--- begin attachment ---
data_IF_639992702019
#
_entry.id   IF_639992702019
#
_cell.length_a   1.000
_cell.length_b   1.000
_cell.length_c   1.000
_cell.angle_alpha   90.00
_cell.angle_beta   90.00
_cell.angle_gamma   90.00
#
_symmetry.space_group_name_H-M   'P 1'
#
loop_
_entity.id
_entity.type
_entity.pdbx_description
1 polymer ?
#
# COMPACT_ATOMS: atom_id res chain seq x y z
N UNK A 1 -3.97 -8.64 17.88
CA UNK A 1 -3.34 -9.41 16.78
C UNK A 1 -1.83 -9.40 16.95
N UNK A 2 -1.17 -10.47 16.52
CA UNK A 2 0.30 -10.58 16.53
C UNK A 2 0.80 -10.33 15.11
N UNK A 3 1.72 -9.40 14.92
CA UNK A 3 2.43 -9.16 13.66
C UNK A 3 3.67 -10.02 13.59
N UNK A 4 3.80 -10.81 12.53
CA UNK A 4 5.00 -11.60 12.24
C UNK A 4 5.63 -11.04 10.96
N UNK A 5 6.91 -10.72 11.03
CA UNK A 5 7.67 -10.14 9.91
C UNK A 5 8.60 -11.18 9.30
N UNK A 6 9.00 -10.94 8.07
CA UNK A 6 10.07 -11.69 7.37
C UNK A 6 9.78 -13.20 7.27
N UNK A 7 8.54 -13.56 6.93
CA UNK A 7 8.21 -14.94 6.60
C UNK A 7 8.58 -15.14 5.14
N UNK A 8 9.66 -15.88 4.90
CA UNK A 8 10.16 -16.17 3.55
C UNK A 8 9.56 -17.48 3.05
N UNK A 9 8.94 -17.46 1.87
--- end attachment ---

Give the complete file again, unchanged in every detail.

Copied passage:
data_IF_639992702019
#
_entry.id   IF_639992702019
#
_cell.length_a   1.000
_cell.length_b   1.000
_cell.length_c   1.000
_cell.angle_alpha   90.00
_cell.angle_beta   90.00
_cell.angle_gamma   90.00
#
_symmetry.space_group_name_H-M   'P 1'
#
loop_
_entity.id
_entity.type
_entity.pdbx_description
1 polymer ?
#
# COMPACT_ATOMS: atom_id res chain seq x y z
N UNK A 1 -3.97 -8.64 17.88
CA UNK A 1 -3.34 -9.41 16.78
C UNK A 1 -1.83 -9.40 16.95
N UNK A 2 -1.17 -10.47 16.52
CA UNK A 2 0.30 -10.58 16.53
C UNK A 2 0.80 -10.33 15.11
N UNK A 3 1.72 -9.40 14.92
CA UNK A 3 2.43 -9.16 13.66
C UNK A 3 3.67 -10.02 13.59
N UNK A 4 3.80 -10.81 12.53
CA UNK A 4 5.00 -11.60 12.24
C UNK A 4 5.63 -11.04 10.96
N UNK A 5 6.91 -10.72 11.03
CA UNK A 5 7.67 -10.14 9.91
C UNK A 5 8.60 -11.18 9.30
N UNK A 6 9.00 -10.94 8.07
CA UNK A 6 10.07 -11.69 7.37
C UNK A 6 9.78 -13.20 7.27
N UNK A 7 8.54 -13.56 6.93
CA UNK A 7 8.21 -14.94 6.60
C UNK A 7 8.58 -15.14 5.14
N UNK A 8 9.66 -15.88 4.90
CA UNK A 8 10.16 -16.17 3.55
C UNK A 8 9.56 -17.48 3.05
N UNK A 9 8.94 -17.46 1.87